I tend to ignore Bryan Garner’s Garner’s Modern American Usage, a beautifully produced and widely used and respected book with whose prejudices and general approach I utterly disagree, but recently I wanted to see what he had to say about something and found myself instead looking at his long list of “Denizen Labels” — what are usually called demonyms. Now, I’m very fond of demonyms myself, though I’ve only devoted one post to them (and there are lots of great examples in that thread); my copies of Daniel Santano y León’s Diccionario de gentilicios y topónimos and A.M. Babkin and E.A. Levashov’s Словарь названий жителей СССР [Dictionary of names of inhabitants of the USSR] are treasured possessions. I therefore dropped what I was doing and pored over the list, quickly concluding that it showed the same combination of random choices, poor decisions, and sloppy thinking that irritates me so much about the rest of the book.
An example of random choices: why does he include Dublin (Dubliner) but not Cork (Corkonian)? It’s certainly not because Cork isn’t the capital; he has lots of fairly insignificant places, like Metz (Messin), Saint-Cloud (Clodoaldien), and Trois-Rivières (Trifluvien) — he even has Dundee (Dundonian), to which Cork (Corkonian) would make a nice companion. Poor decisions: for Budapest he gives “Budapestiek,” which is a capitalized version of the Hungarian plural for budapesti ‘inhabitant of Budapest.’ If you’re too ignorant of a language to distinguish singular from plural, you shouldn’t be trying to provide a demonym from that language. And that brings us to the third issue, sloppy thinking: who are these terms intended for, and what use does he envisage? He seems to have extrapolated from French demonyms, which he clearly loves and which in fact are often used in English, the idea that one should use native terms wherever possible, but he’s inconsistent about this: he gives (besides that stupid Hungarian plural) Istanbullu for Istanbul, but for Helsinki he gives Helsinkian, not helsinkiläinen (or, as he would write it, Helsinkiläinen). No English-speaker is going to use “Istanbullu” unless they live in Turkey and are immersed in Turkish culture; he’s just showing off. The Wikipedia entry linked above, though not complete (they don’t have Helsinki, for example), is more sensible; for Istanbul they give Istanbulite, for example. And again he’s inconsistent: for Dijon he gives Dijonese, not Dijonnais, the French term. For Shanghai he gives Shanghailander, which sounds archaic to me; Wikipedia gives Shanghainese, which is what I would say myself. In short, his list, like his book, is an impressive-looking but antiquated and incoherent piece of work.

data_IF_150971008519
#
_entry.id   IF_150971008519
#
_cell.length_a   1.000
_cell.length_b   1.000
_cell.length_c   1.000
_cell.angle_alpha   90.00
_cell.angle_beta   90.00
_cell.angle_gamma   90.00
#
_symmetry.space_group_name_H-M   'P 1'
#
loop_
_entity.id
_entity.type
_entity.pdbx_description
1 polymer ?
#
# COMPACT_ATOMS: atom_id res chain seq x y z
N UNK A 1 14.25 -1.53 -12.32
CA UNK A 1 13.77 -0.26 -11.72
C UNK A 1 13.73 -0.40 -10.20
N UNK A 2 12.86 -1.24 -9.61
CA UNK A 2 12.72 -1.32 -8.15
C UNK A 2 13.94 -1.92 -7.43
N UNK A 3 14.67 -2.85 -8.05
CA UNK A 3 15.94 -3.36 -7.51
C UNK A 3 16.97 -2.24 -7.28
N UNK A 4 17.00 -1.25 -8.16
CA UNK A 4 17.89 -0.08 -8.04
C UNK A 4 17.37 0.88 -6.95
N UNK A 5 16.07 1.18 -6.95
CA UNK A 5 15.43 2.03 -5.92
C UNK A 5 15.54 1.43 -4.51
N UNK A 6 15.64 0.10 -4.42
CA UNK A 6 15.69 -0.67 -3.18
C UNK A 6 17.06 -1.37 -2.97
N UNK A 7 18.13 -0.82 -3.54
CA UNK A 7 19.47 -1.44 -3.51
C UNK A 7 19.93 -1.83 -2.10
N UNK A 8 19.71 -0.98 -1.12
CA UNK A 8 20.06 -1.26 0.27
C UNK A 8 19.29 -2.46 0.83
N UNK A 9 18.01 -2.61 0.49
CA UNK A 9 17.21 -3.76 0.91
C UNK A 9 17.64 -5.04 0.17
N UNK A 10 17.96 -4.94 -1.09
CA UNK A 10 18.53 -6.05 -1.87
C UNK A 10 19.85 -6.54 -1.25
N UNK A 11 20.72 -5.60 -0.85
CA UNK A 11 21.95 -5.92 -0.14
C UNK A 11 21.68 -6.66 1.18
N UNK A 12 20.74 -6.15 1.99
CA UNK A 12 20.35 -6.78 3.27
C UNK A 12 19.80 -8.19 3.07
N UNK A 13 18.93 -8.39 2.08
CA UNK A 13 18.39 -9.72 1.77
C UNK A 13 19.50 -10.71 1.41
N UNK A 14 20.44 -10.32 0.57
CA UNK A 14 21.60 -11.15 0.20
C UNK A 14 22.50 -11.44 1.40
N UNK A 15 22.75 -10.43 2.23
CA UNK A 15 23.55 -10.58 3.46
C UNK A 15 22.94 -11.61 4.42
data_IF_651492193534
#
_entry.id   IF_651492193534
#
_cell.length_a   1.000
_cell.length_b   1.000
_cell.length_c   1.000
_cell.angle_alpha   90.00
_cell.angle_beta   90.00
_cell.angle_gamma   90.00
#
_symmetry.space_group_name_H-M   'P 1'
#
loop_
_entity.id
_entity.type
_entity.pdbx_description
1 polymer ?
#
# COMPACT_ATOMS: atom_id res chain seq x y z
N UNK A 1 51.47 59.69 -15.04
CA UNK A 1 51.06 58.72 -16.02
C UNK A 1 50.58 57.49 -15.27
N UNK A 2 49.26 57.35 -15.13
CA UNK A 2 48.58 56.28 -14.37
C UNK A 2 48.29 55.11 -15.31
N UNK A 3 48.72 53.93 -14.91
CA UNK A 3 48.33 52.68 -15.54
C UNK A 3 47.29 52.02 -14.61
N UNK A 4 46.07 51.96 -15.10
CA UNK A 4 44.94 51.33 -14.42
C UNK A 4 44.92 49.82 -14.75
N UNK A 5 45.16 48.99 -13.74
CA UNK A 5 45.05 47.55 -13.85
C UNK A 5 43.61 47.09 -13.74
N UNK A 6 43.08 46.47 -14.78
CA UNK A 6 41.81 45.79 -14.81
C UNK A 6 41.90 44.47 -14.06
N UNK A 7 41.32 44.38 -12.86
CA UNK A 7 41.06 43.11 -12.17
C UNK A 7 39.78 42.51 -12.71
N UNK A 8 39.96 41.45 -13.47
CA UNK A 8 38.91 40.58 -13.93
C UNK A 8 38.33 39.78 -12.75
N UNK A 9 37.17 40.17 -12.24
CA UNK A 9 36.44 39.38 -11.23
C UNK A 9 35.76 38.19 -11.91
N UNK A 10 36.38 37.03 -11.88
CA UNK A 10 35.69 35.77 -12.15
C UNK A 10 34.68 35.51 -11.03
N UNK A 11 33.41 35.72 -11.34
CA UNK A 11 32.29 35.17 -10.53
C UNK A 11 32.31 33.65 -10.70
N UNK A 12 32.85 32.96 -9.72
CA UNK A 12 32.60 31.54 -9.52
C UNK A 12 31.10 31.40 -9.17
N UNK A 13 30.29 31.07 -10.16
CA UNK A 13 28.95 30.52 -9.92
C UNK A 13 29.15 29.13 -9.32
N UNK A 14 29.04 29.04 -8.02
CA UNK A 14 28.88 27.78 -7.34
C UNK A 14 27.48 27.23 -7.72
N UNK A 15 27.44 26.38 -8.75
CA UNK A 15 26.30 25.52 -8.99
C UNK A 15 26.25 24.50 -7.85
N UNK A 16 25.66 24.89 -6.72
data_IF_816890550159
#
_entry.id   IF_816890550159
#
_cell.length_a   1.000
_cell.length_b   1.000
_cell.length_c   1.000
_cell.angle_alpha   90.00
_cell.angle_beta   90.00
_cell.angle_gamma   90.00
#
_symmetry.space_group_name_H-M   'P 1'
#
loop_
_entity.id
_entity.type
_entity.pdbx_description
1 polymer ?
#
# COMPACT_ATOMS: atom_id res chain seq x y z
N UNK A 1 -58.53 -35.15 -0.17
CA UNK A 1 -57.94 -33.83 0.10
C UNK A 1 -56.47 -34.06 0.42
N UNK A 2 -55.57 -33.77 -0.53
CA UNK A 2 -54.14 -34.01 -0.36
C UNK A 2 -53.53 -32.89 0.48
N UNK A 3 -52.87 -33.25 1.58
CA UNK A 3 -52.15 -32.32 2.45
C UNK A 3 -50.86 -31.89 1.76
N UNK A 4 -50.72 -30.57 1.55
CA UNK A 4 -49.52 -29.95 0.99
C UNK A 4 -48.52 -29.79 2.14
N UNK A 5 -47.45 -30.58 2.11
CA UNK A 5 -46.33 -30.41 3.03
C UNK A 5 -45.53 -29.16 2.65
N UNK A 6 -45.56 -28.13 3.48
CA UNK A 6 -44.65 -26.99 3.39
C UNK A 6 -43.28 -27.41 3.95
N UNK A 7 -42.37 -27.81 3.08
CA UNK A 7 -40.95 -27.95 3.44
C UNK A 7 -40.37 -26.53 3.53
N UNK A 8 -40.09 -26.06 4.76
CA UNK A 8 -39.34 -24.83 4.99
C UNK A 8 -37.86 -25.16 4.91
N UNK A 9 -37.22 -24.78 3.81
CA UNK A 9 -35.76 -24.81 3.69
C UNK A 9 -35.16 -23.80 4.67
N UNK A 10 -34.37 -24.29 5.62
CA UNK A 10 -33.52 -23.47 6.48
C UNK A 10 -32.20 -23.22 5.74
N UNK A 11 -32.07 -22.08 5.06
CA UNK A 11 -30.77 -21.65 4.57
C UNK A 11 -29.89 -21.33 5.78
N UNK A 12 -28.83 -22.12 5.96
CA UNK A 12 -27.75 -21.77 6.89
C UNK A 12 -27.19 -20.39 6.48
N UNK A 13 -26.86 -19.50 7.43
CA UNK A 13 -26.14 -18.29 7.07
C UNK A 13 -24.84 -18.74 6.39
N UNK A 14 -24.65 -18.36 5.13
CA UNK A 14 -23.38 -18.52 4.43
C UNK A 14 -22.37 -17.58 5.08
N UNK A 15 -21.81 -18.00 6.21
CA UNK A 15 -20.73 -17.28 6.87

Update (March 2016). Having gotten a review copy of the new Fourth Edition of this book, I naturally turned to the “Denizen Labels” and found that Garner has added Cork (Corkonian), changed “Budapestiek” to “Budapesti” (which at least is singular), added Istanbulite to Istanbullu, and added Dijonnais to Dijonese. Hey, maybe he read this post!